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Congressman Daines gets preview of SKC’s CubeSat project

by Lailani Upham

Tim Olson and Thomas Trickel, SKC Computer Engineering faculty share information with Congressman Daines last Friday on the NASA-funded projects SKC is involved with, the Mars Science Laboratory mission, and the CubeSat satellite project. (Courtesy photo) Tim Olson and Thomas Trickel, SKC Computer Engineering faculty share information with Congressman Daines last Friday on the NASA-funded projects SKC is involved with, the Mars Science Laboratory mission, and the CubeSat satellite project. (Courtesy photo)

PABLO — Montana Congressman Steve Daines joined Salish Kootenai College President Robert DePoe, III to tour the SKC campus – specifically the Computer Engineering program.

According to Daines, as an engineer who helped grow a Bozeman-based software company with more than 1,000 employees, he understands the importance of ensuring Montana students receive the training needed to pursue careers in Montana’s technology sector.

Daines says he was excited to learn that the SKC CubeSat that will be launched next year is the first NASA flight mission with a tribal college as the principal investigator. He was also excited to see the college’s commitment to providing students with the best academic experience possible with the access to technology.

The mission launch is expected to happen in December 2014 from Vandenberg Air Force Base or Cape Canaveral Air Force Base near Kennedy Space Center.

SKC is one of 33 higher education institutions across the nation to have their satellite design selected by NASA, according to Tim Olson, SKC Division of Sciences Director. SKC is the first tribal college to launch a CubeSat satellite; and the second college in Montana. MSU-Bozeman was the first college to launch a CubeSat satellite.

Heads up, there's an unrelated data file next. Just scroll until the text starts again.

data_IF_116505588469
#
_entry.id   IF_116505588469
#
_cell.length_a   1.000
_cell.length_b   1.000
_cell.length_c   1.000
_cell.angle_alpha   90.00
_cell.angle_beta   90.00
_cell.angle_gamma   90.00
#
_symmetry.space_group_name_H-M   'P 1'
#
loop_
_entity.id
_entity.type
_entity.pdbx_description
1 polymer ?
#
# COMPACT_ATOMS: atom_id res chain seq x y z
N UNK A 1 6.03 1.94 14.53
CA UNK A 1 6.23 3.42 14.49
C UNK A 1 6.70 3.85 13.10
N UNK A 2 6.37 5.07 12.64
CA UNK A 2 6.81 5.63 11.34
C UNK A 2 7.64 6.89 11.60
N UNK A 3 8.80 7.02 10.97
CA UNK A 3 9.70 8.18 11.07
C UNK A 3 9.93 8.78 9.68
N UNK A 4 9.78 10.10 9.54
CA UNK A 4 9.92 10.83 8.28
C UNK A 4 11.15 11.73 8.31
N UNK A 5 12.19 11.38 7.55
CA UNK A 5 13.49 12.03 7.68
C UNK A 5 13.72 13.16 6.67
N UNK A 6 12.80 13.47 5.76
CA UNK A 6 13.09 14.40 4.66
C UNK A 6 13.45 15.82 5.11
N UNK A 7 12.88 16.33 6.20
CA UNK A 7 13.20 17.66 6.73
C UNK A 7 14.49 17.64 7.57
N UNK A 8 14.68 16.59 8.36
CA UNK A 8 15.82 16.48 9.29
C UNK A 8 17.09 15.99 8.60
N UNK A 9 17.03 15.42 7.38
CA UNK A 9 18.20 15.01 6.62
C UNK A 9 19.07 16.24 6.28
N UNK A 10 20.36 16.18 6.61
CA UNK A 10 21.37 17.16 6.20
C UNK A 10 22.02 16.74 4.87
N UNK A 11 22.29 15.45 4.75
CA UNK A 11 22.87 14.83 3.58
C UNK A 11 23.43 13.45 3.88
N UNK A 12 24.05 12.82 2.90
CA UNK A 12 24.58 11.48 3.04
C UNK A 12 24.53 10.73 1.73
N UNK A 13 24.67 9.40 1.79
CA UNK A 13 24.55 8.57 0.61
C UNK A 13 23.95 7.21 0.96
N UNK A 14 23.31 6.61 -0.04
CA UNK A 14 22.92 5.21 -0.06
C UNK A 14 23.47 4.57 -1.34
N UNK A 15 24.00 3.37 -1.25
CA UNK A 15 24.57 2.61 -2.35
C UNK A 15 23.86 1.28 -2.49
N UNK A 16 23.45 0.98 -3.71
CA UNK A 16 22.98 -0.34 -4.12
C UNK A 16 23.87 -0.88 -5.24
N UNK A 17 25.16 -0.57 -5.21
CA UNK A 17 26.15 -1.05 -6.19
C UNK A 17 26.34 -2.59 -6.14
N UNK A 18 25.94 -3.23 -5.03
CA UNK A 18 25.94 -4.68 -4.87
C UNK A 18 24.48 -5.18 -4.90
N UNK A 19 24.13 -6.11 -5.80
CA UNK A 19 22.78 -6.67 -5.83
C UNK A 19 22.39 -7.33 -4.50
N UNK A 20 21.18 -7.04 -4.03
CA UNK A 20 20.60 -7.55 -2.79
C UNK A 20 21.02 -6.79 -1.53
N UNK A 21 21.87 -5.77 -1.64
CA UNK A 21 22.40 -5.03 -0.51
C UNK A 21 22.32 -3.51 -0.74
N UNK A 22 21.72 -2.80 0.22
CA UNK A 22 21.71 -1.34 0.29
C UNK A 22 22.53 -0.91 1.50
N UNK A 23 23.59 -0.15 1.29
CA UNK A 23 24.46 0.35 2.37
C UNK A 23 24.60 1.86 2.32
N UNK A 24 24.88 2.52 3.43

In December 2010,SKC began a new three-year “CubeSat” project. CubeSats are small satellites in the shape of a 10-centimeter cube used by universities, government agencies, and private businesses for low-cost access to Earth’s orbit.

Olson explains that CubeSats are carried to orbit as secondary payloads on government and commercial launches. They are especially effective for providing undergraduate students with the opportunity to participate in a space flight mission. NASA recognized the value of CubeSats in developing the next generation of space scientists and engineers, and provides opportunities for colleges and universities to launch CubeSats on NASA missions.

According to the computer engineering team at SKC, the tribal college CubeSat will be solar powered and carry an SKC-designed camera and a radio for receiving commands and transmitting data. The primary purpose of the SKC CubeSat mission is educational, but also has a science objective of using broadband visible light orbital imagery to study atmospheric aerosols, cloud formation, and various hydrologic processes. Also, according to Olson, the camera system design will build on the experience gained by SKC students and faculty with its NASA High Altitude Student Platform Wide Field Camera designed for HASP Flight 5. The SKC CubeSat will be operated from a satellite communications ground station built at SKC.

“I appreciate President DePoe, students and staff taking the time to share with me the exciting opportunities and programs available at Salish Kootenai College. SKC is doing an incredible job at preparing students for jobs in Montana’s growing technology sector and providing students with the skills they need to make a difference in their communities and our state,” stated Daines.

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